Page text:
Sunday 15 September 2019

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Society | Environment

River Princess may ruin Goan kingdom

 

One oil spill has already been experienced, the second one is on the anvil. The time bomb is still ticking on the shore of Goa. There is no authority who can confidently state that it won't explode. And if it does, the golden beachline of Goa will be the history, at least for the few coming years.

The cause is MV River Princess, the 26-metre long ore carrier, which is grounded for over one year on a sand bar - hardly 100 metres away from Goa's most famous coastline of Sinquerim, Candolim, Calangute and Baga.

Standing there in a tilted position with a ruptured bottom since 6 June last year, its condition has deteriorated to the worst. It can break with little storm. To make it happen, some 'unknown elements' have made holes to the ship at the water line, so that water flows in freely, obviously to prevent from floating it away.

"I will present an action plan within a week, to get it removed by October end", chief minister Manohar Parrikar, belonging to the BJP, has announced in the Assembly on 6 July. He is the second chief minister in last 13 months, who has miserably failed to take any action in this regard.

Anil Salgaoncar, who owns the ship, has made the state as well as central authorities run from lower courts to upper court whenever a case is filed against M/s Salgaoncar Mining Industries Ltd. Caught up into litigations, the state has however left the powerful mine owner scot free.

"He is desperate to topple my government, but he will not succeed", claims Parrikar. But when it comes to taking action against the politically powerful mine owner, the BJP chief minister says that laws are very weak to take any action against him.

There is not a single department left which has not filed a case against the SMI. The district magistrate has passed three different orders while also filing a police complaint. In addition, the state pollution control board and the science, technology and environment department have also issued directives to Salgaoncar.

While some of them are challenged by the SMI in the upper courts, provisions of acts like the Environment Protection Act or the Water (Prevention and Control of Pollution) Act have been proved toothless. He has not even bothered to comply by the orders issued by the union environment ministry to remove the ship.

"You show me one good provision and I will put him behind the bars", states Parrikar. Sanjiv Khirwar, the district magistrate, on the other hand states that he would immediately arrest Salgaoncar, but only if the ship breaks.

After it drifted away in a stormy monsoon weather and grounded off Sinquerim beach in June, the huge ship started discharging oil in September. The panic among the hoteliers and tourism-related industry was obvious as the whole coastal belt is the hub of Goa's beach tourism.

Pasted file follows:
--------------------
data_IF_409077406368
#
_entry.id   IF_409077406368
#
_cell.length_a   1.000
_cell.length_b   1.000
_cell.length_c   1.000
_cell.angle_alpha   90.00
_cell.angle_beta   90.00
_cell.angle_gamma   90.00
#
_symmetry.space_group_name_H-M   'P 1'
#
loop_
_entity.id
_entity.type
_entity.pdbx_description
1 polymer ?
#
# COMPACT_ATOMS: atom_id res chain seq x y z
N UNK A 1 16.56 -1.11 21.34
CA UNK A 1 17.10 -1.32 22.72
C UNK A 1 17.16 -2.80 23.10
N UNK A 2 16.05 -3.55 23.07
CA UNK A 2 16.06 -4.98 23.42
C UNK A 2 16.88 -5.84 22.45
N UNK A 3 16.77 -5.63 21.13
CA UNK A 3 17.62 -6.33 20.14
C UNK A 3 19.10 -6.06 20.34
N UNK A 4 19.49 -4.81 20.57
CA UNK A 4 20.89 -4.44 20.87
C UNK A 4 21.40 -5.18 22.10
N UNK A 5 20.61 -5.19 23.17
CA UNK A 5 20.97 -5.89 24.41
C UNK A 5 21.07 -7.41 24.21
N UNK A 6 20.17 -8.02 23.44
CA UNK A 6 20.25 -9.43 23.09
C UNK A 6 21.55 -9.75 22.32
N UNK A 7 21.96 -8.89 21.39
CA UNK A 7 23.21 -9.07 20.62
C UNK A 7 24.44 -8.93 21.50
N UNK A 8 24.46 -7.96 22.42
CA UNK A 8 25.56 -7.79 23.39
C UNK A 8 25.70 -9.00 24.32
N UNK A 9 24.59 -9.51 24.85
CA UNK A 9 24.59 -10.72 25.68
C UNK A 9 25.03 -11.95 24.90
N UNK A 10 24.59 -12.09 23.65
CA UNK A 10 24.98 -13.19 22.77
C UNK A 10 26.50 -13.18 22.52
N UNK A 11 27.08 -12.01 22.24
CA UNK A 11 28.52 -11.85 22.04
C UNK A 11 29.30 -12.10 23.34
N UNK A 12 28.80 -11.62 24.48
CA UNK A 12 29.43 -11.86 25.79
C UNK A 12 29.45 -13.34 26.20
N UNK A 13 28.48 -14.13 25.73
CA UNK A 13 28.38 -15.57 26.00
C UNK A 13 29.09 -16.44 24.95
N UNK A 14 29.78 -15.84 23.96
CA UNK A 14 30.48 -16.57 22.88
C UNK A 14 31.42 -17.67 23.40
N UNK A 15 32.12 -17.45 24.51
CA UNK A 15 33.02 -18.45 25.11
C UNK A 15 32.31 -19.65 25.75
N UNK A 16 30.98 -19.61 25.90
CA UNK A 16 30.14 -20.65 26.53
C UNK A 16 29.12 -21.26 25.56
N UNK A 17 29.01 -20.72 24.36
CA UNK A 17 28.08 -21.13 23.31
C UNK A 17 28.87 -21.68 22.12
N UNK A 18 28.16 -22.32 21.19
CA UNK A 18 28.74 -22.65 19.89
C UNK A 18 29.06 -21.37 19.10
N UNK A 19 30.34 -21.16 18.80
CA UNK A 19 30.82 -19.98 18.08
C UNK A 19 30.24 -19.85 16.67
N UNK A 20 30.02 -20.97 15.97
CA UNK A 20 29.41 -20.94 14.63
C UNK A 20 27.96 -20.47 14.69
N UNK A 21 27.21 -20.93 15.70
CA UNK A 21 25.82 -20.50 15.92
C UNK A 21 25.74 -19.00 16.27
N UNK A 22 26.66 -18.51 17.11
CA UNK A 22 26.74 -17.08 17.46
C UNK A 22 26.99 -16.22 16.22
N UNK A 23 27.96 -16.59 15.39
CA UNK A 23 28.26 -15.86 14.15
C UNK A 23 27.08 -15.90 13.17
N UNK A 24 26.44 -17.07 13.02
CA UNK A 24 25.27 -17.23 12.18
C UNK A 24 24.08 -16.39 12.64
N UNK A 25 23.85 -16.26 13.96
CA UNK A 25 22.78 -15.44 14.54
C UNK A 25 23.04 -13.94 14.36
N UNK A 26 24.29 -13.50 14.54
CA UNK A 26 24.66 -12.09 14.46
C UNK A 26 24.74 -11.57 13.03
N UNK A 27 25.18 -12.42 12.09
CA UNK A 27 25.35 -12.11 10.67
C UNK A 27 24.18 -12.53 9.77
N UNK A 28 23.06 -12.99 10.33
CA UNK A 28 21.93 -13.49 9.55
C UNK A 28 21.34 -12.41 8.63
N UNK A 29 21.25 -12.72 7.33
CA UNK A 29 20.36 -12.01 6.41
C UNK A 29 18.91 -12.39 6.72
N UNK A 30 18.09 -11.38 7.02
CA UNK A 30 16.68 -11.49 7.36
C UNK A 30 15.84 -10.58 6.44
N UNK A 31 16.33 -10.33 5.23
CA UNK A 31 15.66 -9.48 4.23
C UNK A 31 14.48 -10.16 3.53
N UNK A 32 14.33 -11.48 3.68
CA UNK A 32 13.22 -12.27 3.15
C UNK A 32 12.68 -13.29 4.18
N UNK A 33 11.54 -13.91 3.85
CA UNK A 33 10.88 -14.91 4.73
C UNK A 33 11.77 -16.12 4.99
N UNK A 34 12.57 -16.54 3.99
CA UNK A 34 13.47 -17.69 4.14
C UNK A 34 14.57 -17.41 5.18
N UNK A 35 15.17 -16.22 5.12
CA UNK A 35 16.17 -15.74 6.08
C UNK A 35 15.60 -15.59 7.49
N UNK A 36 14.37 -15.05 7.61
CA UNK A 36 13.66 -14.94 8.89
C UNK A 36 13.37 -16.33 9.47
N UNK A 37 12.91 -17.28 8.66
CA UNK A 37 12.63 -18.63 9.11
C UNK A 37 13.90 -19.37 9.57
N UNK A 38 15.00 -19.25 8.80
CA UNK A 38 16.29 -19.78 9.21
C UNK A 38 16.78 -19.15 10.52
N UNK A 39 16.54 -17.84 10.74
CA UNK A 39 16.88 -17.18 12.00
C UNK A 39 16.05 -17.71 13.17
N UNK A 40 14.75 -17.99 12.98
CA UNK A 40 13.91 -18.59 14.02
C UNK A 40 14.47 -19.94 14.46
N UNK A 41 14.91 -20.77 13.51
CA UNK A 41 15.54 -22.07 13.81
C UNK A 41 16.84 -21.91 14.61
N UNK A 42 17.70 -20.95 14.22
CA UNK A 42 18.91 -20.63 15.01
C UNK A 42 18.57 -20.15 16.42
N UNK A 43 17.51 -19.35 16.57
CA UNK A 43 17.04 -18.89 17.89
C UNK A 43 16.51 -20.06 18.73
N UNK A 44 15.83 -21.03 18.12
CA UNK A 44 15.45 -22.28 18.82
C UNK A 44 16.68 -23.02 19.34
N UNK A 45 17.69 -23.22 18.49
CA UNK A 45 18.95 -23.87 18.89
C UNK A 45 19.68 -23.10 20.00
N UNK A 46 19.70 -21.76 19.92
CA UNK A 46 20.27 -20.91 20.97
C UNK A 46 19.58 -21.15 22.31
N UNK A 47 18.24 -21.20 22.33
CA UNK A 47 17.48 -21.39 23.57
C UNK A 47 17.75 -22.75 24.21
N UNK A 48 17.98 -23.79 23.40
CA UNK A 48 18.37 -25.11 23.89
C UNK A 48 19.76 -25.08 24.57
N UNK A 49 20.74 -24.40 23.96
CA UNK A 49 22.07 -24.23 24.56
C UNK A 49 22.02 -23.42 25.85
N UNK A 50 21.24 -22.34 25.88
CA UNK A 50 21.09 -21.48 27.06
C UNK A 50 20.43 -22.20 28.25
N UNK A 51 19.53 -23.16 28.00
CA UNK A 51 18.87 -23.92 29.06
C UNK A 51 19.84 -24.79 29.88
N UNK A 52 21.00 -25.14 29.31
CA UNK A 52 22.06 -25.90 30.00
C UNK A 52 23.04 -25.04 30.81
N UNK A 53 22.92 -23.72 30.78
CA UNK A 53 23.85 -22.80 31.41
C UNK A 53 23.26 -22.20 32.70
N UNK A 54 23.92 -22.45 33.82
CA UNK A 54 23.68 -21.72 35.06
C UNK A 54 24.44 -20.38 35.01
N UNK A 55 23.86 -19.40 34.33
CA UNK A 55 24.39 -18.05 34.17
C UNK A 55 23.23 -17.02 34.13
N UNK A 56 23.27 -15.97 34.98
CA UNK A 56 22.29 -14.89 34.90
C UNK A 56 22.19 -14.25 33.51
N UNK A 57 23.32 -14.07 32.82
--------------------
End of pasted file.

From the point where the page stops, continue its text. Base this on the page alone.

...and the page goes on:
"We are still worried as we cannot even imagine what would happen if the ship breaks", states S V Balaram, the president of Travel and Tourism Association of Goa. The beachline consists of hundreds of hotels and restaurants, from five star to small one-room rented houses.

The shacks all along the coastline here is a major attraction among the three lakh foreign tourists, most of whom are seen sunbathing on the beach. Calangute is also on the agenda of most of the 10 lakh Indian tourists who come down to enjoy Goan beaches during the season - from September to April.

The tourism industry - the backbone of Goan economy - is just not worried about yet another oil spill if the ship breaks, but the breaking itself. "No tourist will come to see the dirty black beach if the ship is dismantled on the beach itself", states worried Balaram.

North Goa Collector Khirwar has now complained to the union environment ministry, expressing suspicion that the owner himself has made holes to the ship by removing plates to harm the prospects of towing it away.

One attempt made by the state to invite global tenders for floating it away to the dockyard has failed as SMIT International Singapore Pvt Ltd has withdrew after the contract was awarded to them in March. Considering the proximity of monsoon season, the firm said it would not be possible to complete the work within stipulated time.

The Coast Guard, a nodal agency in case of marine pollution, has already intimated to the government about its helplessness in controlling pollution, in case the ship breaks during monsoons. Even after removing 40 tonnes of oil from the ship in September, V S R Murthy, the Coast Guard commandant, still suspects around 15 tonnes of leftover.

The National Institute of Oceanography, the Goa-based institute of international stature, has carried out a study stating that the oil spill has already hampered the marine life. In case of another oil spill, it would deteriorate the sea water further while also making it difficult to fish, swim or carry out any kind of water sports activity, states the report.

Though Parrikar is expected to announce his action plan this week, it is crystal clear that the ship cannot be floated and towed away before October. In case it breaks before that, then it is equally crystal clear that Goa cannot be saved from ecological marine disaster, which may also spell doom for the tourism industry - the prime living of the coastal population here.





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people are stealin oil from river princess..esp the ministers in goa

 
Divya , Santa Cruz

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